Some Canadian politicians have often tried to define what Canadian values are. Of course they have not succeeded, simply because this is an impossible task.
It was easy to be reminded of this while checking out the work of Tim Van Horn last week. The enthusiastic Alberta photographer made a stop in Burns Lake with his Canadian mosaic project, which involves a motorhome wrapped with over 10,000 photographs of everyday Canadians from over 1250 communities from every province and territory – including Burns Lake.
The photographs portray people from every imaginable walk of life, race, style and character. And the project is still a work in progress… as Horn passionately shared his work with Burns Lake residents he also offered to take their portraits to add to his portfolio.
Through the thousands of images, the project reminds us that Canadians cannot be defined – they are a beautiful mix of races, beliefs, religions and personalities. However, Horn says that he did find a couple of common traits among Canadians – compassion and kindness.
But I would add one more, one trait that unfortunately is still not widespread among the wealthy nations – seeing diversity as strength.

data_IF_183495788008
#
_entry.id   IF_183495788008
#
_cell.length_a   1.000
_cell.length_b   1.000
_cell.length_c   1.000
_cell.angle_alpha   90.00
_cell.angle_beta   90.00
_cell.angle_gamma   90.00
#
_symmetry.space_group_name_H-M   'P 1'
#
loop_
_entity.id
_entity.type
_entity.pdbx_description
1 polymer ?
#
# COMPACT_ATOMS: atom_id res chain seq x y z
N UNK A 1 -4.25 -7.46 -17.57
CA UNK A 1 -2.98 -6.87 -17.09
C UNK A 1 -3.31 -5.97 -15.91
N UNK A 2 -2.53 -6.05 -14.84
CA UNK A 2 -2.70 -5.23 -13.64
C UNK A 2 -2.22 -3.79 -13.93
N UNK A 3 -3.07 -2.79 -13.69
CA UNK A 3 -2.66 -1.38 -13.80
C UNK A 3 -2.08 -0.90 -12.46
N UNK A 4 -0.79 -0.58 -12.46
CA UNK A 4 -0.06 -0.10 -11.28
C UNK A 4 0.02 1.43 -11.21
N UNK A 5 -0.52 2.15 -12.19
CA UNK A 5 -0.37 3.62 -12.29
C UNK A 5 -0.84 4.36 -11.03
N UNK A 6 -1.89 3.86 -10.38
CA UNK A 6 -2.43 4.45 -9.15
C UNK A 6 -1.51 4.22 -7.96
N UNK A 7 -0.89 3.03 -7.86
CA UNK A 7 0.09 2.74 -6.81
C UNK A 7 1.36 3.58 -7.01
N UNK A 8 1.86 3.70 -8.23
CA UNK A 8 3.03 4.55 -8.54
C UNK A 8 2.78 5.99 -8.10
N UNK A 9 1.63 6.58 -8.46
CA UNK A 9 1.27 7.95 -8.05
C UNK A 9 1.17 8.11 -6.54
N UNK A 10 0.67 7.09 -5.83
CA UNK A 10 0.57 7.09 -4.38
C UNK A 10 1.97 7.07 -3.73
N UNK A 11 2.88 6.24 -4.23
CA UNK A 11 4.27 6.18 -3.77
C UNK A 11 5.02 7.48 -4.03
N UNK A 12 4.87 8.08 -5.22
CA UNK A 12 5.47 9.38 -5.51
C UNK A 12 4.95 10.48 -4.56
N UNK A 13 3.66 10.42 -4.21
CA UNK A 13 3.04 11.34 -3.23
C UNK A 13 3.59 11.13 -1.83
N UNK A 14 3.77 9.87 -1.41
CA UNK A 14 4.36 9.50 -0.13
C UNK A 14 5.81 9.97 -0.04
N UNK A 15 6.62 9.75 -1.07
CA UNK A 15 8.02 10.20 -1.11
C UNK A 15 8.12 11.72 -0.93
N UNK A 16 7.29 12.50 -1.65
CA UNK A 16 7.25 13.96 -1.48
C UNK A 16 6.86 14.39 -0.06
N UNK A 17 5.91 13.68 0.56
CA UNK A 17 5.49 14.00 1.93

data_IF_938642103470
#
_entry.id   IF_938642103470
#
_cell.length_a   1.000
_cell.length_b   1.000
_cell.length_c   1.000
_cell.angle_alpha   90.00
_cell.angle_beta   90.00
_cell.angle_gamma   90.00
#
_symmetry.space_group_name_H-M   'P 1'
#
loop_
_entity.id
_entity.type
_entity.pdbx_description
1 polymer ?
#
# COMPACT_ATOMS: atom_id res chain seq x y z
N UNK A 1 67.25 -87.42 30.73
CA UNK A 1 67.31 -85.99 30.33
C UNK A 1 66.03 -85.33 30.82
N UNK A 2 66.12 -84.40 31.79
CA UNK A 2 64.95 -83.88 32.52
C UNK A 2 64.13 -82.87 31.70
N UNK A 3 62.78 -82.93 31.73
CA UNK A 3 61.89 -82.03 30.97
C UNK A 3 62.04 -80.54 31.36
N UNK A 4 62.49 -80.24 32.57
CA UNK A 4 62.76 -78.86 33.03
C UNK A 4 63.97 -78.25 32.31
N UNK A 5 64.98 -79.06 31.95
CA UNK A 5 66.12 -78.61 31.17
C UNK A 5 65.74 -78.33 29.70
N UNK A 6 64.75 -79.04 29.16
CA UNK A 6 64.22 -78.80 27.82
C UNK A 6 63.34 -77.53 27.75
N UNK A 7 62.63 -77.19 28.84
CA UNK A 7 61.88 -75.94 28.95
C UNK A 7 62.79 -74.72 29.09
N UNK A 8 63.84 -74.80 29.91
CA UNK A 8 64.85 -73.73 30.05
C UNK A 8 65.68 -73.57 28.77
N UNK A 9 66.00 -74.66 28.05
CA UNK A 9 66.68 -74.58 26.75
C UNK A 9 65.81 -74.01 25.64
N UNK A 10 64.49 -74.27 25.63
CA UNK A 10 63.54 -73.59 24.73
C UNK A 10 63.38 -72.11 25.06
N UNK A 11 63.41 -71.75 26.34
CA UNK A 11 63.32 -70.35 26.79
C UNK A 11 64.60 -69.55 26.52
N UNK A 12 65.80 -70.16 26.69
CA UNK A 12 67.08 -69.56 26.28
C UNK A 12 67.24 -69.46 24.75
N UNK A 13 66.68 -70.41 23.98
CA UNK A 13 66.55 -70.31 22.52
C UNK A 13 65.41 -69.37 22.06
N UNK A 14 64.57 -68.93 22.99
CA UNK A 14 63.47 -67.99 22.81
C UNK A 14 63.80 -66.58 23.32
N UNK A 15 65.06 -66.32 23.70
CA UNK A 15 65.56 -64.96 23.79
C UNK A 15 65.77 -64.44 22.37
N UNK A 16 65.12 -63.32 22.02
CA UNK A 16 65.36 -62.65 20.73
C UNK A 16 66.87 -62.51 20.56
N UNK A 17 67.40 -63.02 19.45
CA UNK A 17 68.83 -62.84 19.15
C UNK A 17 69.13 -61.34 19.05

While many countries still feel threatened by diversity, we are lucky to live in a place that values it. Not just because it’s the right thing to do, or because Canadians are compassionate people, but because we realize that diversity helps us grow.
Picture a company’s board of directors in which all directors always agree on issues; that board would probably not be very effective. Picture a sports team in which every team member has the same strengths and weaknesses; that team would most likely suffer under pressure. Picture a couple that has similar traits that don’t complement each other; they’ll probably have less chances of having a healthy relationship.
We need different ways of seeing the world, different strengths and different values. They don’t cause us any harm; they simply add to the beautiful mix that is Canada, bringing their own unique flavours.
This is why Canada, in so many ways, is leading the world right now – because we understand this simple truth.
As someone who didn’t grow up in Canada, looking at the Canadian mosaic project not only made me feel personally welcomed and part of something bigger, but it also made me feel proud to have chosen to live here.
As Horn eloquently puts it, we are “a country with an indefinable ethnic mosaic steeped in compassion and kindness.” Canada is already reaping the benefits of this attitude as we continue to attract more and more talents, businesses and investments to this country.
And so it’s important that we keep it that way, and remain open and compassionate while other nations hang on to the belief that they have to desperately “protect their values.”